Sorry if I seem a bit ticked off here, but please don't put words down
that I did not write, and then knock them down as if they were mine.

That is an easy way to prove one's point, but not to disprove the
actual point made.

> Some years ago, I saw a very interesting abstract by a Russian
> researcher looking into the dynamics of the bolide that created the
> Tunguska event. His analysis of it, using computer and mathematical
> models incorporating data gleaned from hydrogen bomb tests produced very
> interesting results. As the impactor broke up, according to him, it had
> a "cascade effect" In other words the breakup caused more break up, and
> it progressed exponentially in the span of a millisecond or less, so that
> the energy release was as equal to that of a hydrogen bomb explosion in
> the air(airburst), not only in energy release but in effect as well.
> The key point in his analysis as I remember was the total energy
> released in relation to the time element of the release, and the medium
> (air) in which that energy was released.
> His conclusion was that the impactor made a "crater" in the Earth's
> atmosphere rather than the ground. Though not a very large body, if this
> was so then impactors do not have to reach the ground to produce
> craters. "Craters in the air" is what can be produced by an impactor if
> the conditions are right.
> IN the case of tektites, they are evidence of such events on a much,
> much larger scale than the 1908 Tunguska event.
> WEBB2:
> Of course, that is exactly how airbursts happen. No one doubts that
> or has suggested anything else. We can all agree to your craters in the
> air. But how big can they be?
Certainly larger than 100 km. Air moves faster, and more easily than
solid rock. Air is much easier moved than rock, so I would conjecture
that the crater would be significantly larger.

> WEBB1:
> > Ignoring the numerical coefficients, we have a factor here composed
> > >of density x diameter^3 / diameter^2. This reduces to density x
> >diameter. Even a little simple arithmetic would have revealed that your
> >fluffball would have a volume of 5 x 10^29 cm^3 and a frontal area of 8
> >x 10^11 cm^2 and hence would have to have a density of less than 10^-13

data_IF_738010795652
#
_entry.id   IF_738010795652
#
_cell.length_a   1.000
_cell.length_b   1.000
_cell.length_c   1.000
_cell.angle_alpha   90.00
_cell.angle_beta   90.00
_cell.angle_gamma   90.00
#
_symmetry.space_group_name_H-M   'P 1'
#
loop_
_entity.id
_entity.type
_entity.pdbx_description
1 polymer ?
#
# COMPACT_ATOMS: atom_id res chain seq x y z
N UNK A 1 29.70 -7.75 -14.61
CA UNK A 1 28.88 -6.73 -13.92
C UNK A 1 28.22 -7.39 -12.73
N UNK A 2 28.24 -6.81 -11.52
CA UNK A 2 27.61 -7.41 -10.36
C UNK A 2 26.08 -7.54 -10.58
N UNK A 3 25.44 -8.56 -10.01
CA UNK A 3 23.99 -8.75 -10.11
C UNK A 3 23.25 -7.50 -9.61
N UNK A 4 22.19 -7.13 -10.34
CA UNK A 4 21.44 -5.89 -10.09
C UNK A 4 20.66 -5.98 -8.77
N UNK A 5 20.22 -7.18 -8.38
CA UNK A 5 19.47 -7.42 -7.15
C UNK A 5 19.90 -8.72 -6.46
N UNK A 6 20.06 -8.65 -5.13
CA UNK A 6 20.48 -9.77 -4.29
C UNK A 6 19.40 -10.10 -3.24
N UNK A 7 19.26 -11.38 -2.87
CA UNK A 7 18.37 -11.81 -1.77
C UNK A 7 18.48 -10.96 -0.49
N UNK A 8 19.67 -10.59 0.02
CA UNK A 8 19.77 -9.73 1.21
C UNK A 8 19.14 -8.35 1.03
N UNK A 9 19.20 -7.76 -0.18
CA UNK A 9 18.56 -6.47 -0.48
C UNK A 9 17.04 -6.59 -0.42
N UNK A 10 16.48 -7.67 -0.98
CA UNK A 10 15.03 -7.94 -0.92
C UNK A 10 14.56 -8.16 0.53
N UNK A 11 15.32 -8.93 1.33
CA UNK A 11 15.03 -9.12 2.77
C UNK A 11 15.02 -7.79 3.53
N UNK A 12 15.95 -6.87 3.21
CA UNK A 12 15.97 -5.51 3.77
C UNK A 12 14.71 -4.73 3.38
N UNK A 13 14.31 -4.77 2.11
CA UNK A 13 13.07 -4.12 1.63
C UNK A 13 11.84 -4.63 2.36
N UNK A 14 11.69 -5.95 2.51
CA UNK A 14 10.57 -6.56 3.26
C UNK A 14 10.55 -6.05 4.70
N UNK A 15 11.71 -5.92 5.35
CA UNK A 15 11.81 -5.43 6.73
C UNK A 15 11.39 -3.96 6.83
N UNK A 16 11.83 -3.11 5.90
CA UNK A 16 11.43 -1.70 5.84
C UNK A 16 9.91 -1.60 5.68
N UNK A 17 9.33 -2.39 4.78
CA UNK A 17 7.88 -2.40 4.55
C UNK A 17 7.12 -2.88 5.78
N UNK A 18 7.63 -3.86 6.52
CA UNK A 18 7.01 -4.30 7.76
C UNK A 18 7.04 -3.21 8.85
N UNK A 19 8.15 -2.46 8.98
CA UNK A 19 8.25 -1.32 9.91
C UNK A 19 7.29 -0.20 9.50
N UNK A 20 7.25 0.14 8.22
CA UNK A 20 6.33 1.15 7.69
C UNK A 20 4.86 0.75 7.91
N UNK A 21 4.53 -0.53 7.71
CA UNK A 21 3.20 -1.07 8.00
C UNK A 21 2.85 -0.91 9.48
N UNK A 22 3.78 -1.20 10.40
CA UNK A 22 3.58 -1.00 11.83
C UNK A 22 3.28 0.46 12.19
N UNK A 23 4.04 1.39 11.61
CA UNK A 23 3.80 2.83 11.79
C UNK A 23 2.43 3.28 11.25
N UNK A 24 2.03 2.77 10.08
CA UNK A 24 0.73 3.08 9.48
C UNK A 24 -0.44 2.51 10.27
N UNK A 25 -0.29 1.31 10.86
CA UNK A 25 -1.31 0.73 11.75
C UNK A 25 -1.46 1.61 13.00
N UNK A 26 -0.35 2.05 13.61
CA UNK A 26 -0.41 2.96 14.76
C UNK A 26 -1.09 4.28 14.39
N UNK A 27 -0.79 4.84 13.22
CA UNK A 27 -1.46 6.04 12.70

> >gm/cm^3 to be unable to penetrate the atmosphere, or in other words, a
> >density essentially similar to space itself or a very good laboratory
> >vacuum. So, in a way, you're right: balls of vacuum do not penetrate
> the atmosphere!
> NO, NO, NO! I think you had better go back to the drawing board on that
> one. A cometary "fluff ball" does not mean a vacuum.
> WEBB2:
> My point is that your fluffballs in the size you're talking about,
> in order to not reach the ground but aurburst instead, would have to
> be virtually a vacuum or at the least an "airball." Refer to the
> step-by-step density reduction in my previous comment.

When I said "fluff ball", as I stated previously meant something quite
different from what you have said in the above.
Your step-by-step density reduction argument is faulty. It has assumptions
that do not take into account the obvious physical nature of comets. Nor
do they take into consideration the fact an object such as a comet moving
at hypersonic velocity will respond in the same way than a much more solid
body such as an asteroid will respond given the same speed and angle of
attack. I do not confess to be a physicist or a mathematician such as
yourself-- However-- I do see that your assumptions lack certain elements
that are required to explain obvious facts.

That is Tunguska events, and also the possibility based on the physical
evidence that mega Tunguska events can, and do occur-- as the presence of
the tektites attest. Your calculations need to incorporate a factor that
allows for the structure of comets-- like the comets that
DO BREAK UP in space and by light, and Solar wind pressure alone
(Comet Linear now bright in the eastern sky)

> WEBB2:
> The analogy of bullets and targets is a very poor one. Cosmic
> velocities are orders of magnitudes greater than what's produced by
> human popguns. Kinetic energy goes up as the square of the velocity. The
> kinetic energy of the fastest bullet is only great enough to deform or
> shatter it. A gram of material moving at 72 km/sec, the highest possible
> intercept velocity at the Earth's orbital distance, has 1000 times more
> kinetic energy per gram than the energy released by the explosion of a
> gram of the most powerful chemical explosive known. In fact, when this
> amount of kinetic energy per gram is released in an impact, less than
> 0.2% is used up vaporizing the impactor; the rest goes into the force of
> the explosion. We measure the impact energy in tons of TNT equivalent,
> but a one-ton body moving at this speed has more kinetic energy than the
> ton of TNT has explosive energy, by a thousand-fold!